Page path:

The Who's Who of Bacteria: A Reliable Way to Define Species and Strains

Mar 11, 2024

Scientists take a leap towards estimating the number of strains that make up a natural bacterial population

What’s in a name? A lot, actually.

For the scientific community, names and labels help organize the world’s organisms so they can be identified and studied. But for bacteria, there has never been a reliable method to cohesively organize them into species and strains. It’s a problem, because bacteria are one of the most prevalent life forms, making up roughly 75% of all living species on Earth.

An international research team sought to overcome this challenge, which has long plagued scientists who study bacteria. The study represents a collaborative effort involving Rudolf Amann from the Max Planck Institute for Marine Microbiology (Bremen, Germany), Ramon Rosselló-Móra from IMEDEA (Mallorca, Spain), and Kostas Konstantinidis from the Georgia Tech Institute (Atlanta, US). The results of this research, now published in the journal Nature Communications and first-authored by Tomeu Viver, who was a member of the Max Planck Institute for Marine Microbiology during the last two years, investigates natural divisions in bacteria with a goal of determining a scientifically viable method for organizing them into species and strains. To do this, the researchers let the data show them the way.

A photo of the saltern site in Spain where a significant portion of the research was done. A saltern is used to produce salt for human consumption and is a natural environment for Salinibacter ruber bacterium. (© Mercedes Urdiain/Marine Microbiology Group (MMG) of the IMEDEA)

“While there is a working definition for species and strains, this is far from widely accepted in the scientific community,” Konstantinidis said. “This is because those classifications are based on humans’ standards that do not necessarily translate well to the patterns we see in the natural environment. If we were to classify primates using the same standards that are used to classify E. coli, then all primates — from lemurs to humans to chimpanzees — would belong to a single species.”

The research team collected bacteria from two salterns in Spain. Salterns are built structures in which seawater evaporates to form salt for consumption. They harbor diverse communities of microorganisms and are ideal locations to study bacteria in their natural environment. This is important for understanding diversity in populations because bacteria often undergo genetic changes when exposed in lab environments.

The team recovered and sequenced 138 random isolates of Salinibacter ruber bacteria from these salterns. To identify natural gaps in genetic diversity, the researchers then compared the isolates against themselves using a measurement known as average nucleotide identity (ANI) — a concept Konstantinidis developed early in his career. ANI is a robust measure of relatedness between any two genomes and is used to study relatedness among microorganisms and viruses, as well as animals. For instance, the ANI between humans and chimpanzees is about 98.7%.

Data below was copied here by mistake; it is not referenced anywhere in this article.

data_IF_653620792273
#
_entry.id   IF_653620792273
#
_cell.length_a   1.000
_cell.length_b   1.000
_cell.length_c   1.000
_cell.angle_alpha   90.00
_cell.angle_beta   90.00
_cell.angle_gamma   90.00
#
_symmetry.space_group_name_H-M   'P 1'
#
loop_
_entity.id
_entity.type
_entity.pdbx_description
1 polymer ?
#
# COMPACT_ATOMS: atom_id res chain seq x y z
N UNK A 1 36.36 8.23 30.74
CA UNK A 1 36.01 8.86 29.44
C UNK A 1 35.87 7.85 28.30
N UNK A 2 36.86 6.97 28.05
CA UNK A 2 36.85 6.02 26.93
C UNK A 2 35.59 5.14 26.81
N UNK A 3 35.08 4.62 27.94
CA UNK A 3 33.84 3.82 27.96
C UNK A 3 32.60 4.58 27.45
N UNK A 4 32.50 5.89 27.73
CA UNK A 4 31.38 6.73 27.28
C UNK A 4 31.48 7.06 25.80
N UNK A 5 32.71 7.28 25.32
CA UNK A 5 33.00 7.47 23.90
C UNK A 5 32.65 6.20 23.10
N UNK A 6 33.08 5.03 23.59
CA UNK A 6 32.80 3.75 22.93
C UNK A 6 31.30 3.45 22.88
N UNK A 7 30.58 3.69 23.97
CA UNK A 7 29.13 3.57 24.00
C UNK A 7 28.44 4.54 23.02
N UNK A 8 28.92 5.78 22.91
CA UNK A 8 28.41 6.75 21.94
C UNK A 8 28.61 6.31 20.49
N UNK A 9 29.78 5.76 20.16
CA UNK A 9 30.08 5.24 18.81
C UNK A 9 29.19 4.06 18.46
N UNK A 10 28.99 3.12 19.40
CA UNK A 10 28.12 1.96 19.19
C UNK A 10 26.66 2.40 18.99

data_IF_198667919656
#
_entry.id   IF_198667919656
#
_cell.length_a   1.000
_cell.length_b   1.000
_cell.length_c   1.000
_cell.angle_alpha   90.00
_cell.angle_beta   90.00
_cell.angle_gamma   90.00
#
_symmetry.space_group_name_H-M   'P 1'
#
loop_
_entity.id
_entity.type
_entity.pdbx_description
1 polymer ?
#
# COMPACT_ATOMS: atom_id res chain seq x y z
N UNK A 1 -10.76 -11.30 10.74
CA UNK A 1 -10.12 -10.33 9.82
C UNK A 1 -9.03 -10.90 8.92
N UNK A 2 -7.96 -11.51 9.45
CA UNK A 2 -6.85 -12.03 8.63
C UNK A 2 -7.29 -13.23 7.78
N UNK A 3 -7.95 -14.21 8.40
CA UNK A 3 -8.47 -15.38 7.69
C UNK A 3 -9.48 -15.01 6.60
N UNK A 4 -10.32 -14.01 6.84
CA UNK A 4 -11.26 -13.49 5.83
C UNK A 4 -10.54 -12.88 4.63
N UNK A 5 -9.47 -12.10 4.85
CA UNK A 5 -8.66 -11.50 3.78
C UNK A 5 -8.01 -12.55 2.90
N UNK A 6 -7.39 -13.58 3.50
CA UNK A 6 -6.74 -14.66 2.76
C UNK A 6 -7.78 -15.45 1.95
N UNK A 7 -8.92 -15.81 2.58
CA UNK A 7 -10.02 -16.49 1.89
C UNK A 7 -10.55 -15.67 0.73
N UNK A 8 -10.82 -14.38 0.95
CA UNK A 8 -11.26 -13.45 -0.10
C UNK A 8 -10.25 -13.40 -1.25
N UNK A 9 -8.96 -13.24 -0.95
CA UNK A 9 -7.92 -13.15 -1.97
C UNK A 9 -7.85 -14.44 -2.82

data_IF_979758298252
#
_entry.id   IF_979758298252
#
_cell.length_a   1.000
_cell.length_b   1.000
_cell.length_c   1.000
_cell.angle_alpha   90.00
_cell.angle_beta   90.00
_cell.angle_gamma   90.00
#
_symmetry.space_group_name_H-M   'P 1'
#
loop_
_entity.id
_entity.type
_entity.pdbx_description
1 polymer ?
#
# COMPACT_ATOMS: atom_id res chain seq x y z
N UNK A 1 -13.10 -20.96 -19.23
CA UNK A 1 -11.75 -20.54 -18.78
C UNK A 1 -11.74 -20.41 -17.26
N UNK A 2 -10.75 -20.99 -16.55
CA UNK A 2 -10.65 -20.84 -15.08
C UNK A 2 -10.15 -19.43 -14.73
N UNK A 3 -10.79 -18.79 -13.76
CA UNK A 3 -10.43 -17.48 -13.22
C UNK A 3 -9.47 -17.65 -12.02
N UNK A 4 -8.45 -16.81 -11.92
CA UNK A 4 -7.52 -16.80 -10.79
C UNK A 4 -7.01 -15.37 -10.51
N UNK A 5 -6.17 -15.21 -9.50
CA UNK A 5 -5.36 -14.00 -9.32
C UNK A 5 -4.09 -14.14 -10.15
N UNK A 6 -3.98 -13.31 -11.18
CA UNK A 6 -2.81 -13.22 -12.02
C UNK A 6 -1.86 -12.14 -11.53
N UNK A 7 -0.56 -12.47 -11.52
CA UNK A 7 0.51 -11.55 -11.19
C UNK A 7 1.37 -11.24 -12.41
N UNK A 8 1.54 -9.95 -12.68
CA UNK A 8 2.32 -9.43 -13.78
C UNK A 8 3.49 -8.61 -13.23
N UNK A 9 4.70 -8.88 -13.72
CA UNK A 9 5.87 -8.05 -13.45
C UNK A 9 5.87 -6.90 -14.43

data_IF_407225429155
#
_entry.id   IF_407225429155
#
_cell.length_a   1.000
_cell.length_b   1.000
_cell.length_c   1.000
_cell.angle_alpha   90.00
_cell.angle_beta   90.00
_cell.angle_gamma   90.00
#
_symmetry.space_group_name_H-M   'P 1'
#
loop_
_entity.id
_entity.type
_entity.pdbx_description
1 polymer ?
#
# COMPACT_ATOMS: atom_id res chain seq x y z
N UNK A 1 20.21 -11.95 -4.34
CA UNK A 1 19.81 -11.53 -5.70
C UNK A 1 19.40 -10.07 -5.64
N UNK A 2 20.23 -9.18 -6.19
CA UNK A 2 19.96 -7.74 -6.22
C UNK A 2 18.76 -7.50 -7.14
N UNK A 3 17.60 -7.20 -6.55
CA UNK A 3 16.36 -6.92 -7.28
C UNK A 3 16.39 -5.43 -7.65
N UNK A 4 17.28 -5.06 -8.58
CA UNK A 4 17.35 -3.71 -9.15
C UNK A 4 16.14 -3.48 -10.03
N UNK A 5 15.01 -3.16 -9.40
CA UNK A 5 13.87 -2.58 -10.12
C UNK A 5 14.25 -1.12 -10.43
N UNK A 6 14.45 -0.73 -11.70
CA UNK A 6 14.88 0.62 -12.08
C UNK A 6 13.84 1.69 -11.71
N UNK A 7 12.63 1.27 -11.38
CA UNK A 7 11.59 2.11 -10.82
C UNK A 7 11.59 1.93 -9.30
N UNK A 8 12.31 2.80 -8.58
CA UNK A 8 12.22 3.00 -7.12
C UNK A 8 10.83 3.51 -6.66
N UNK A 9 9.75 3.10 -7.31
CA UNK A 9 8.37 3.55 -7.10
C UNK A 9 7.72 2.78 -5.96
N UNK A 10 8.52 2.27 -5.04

The analysis confirmed the team’s previous observations that microbial species do exist and could be reliably described using ANI. They found that members of the same species of bacteria showed genetic relatedness typically ranging from 96 to 100% on the ANI scale, and generally less than 85% relatedness with members of other species.

The data revealed a natural gap in ANI values around 99.5% ANI within the Salinibacter ruber species that could be used to differentiate the species into its various strains. In a companion paper published in mBio, the flagship journal of the American Society for Microbiology, the team examined about 300 additional bacterial species based on 18,000 genomes that had been recently sequenced and become available in public databases. They observed similar diversity patterns in more than 95% of the species.

“We think this work expands the molecular toolbox for accurately describing important units of diversity at the species level and within species, and we believe it will benefit future microdiversity studies across clinical and environmental settings,” Konstantinidis said.

Ori­ginal pub­lic­a­tion

Viver, T., Conrad, R.E., Rodriguez-R, L.M. et al. Towards estimating the number of strains that make up a natural bacterial population. Nat Commun 15, 544 (2024).


Par­ti­cip­at­ing in­sti­tu­tions

  • Mediterranean Institute for Advanced Studies (IMEDEA, CSIC-UIB), Esporles, Spain
  • Max Planck Institute for Marine Microbiology, Bremen, Germany
  • Georgia Institute of Technology, Atlanta, GA, USA
  • Universität of Innsbruck, Innsbruck, Austria
  • Universidad de Las Palmas de Gran Canaria, Canary Islands, Spain
  • University of Pretoria, Pretoria, South Africa
  • University of the Balearic Islands, Palma, Spain

Please dir­ect your quer­ies to:

Head of Press & Communications

Press Office

Dr. Fanni Aspetsberger

MPI for Marine Microbiology
Celsiusstr. 1
D-28359 Bremen




+49 421 2028-9470

Dr. Fanni Aspetsberger
Back to Top